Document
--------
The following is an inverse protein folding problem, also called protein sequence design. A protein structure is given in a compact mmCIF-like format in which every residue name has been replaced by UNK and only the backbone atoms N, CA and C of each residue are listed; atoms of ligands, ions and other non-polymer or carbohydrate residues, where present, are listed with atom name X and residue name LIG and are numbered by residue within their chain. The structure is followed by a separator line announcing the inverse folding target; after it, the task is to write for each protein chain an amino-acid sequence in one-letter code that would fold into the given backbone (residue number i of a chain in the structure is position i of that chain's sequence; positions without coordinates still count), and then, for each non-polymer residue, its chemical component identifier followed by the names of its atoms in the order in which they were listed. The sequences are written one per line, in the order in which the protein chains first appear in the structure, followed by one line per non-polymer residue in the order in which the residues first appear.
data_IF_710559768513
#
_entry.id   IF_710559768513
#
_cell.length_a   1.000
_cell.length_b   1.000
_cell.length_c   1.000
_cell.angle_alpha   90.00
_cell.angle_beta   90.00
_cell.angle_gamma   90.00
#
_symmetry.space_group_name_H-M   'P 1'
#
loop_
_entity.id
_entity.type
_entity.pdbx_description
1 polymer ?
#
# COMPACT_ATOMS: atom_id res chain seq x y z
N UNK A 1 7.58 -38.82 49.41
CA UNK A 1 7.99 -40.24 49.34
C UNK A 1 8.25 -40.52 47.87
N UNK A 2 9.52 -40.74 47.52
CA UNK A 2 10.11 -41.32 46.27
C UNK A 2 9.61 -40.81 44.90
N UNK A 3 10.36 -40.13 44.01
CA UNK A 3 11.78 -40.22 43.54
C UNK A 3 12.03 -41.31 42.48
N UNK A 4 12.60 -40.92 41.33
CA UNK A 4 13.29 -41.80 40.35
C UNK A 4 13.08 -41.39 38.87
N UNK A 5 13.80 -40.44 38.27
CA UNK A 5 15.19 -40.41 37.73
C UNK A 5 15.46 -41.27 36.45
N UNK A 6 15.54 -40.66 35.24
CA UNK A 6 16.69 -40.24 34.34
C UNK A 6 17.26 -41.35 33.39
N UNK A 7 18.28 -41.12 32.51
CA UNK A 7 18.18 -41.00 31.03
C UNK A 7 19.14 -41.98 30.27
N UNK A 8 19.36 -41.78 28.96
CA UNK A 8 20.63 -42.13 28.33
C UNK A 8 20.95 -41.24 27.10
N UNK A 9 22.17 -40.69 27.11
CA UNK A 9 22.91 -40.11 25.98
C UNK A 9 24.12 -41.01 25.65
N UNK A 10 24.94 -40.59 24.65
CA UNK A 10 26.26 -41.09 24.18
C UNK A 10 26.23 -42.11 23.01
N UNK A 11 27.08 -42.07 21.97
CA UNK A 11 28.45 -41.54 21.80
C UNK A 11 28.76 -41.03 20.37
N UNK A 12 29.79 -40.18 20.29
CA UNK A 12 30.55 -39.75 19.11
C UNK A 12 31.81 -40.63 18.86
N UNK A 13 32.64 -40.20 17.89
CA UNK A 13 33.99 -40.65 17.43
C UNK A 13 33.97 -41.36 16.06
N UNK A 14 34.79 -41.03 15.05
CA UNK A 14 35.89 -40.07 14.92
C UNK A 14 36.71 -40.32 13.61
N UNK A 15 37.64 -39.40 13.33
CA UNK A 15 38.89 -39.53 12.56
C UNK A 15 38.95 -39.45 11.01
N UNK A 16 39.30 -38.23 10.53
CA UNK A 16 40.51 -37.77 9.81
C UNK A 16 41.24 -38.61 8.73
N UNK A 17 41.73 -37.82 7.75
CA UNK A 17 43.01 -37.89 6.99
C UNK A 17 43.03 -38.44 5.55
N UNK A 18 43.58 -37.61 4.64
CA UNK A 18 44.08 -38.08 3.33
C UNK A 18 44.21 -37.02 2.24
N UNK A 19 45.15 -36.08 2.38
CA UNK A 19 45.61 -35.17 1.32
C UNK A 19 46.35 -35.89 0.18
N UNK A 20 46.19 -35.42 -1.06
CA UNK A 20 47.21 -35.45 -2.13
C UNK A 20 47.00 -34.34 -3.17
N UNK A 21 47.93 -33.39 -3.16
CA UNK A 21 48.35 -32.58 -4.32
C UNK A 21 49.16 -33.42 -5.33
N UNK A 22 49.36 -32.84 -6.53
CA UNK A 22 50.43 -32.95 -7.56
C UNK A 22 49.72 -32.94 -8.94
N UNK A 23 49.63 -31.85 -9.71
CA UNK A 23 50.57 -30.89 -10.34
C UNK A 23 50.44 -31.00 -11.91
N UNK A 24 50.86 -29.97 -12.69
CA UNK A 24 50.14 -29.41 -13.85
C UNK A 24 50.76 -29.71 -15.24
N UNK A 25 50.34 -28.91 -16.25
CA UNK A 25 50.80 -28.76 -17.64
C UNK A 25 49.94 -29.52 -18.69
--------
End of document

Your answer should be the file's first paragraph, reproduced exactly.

The following is an inverse protein folding problem, also called protein sequence design. A protein structure is given in a compact mmCIF-like format in which every residue name has been replaced by UNK and only the backbone atoms N, CA and C of each residue are listed; atoms of ligands, ions and other non-polymer or carbohydrate residues, where present, are listed with atom name X and residue name LIG and are numbered by residue within their chain. The structure is followed by a separator line announcing the inverse folding target; after it, the task is to write for each protein chain an amino-acid sequence in one-letter code that would fold into the given backbone (residue number i of a chain in the structure is position i of that chain's sequence; positions without coordinates still count), and then, for each non-polymer residue, its chemical component identifier followed by the names of its atoms in the order in which they were listed. The sequences are written one per line, in the order in which the protein chains first appear in the structure, followed by one line per non-polymer residue in the order in which the residues first appear.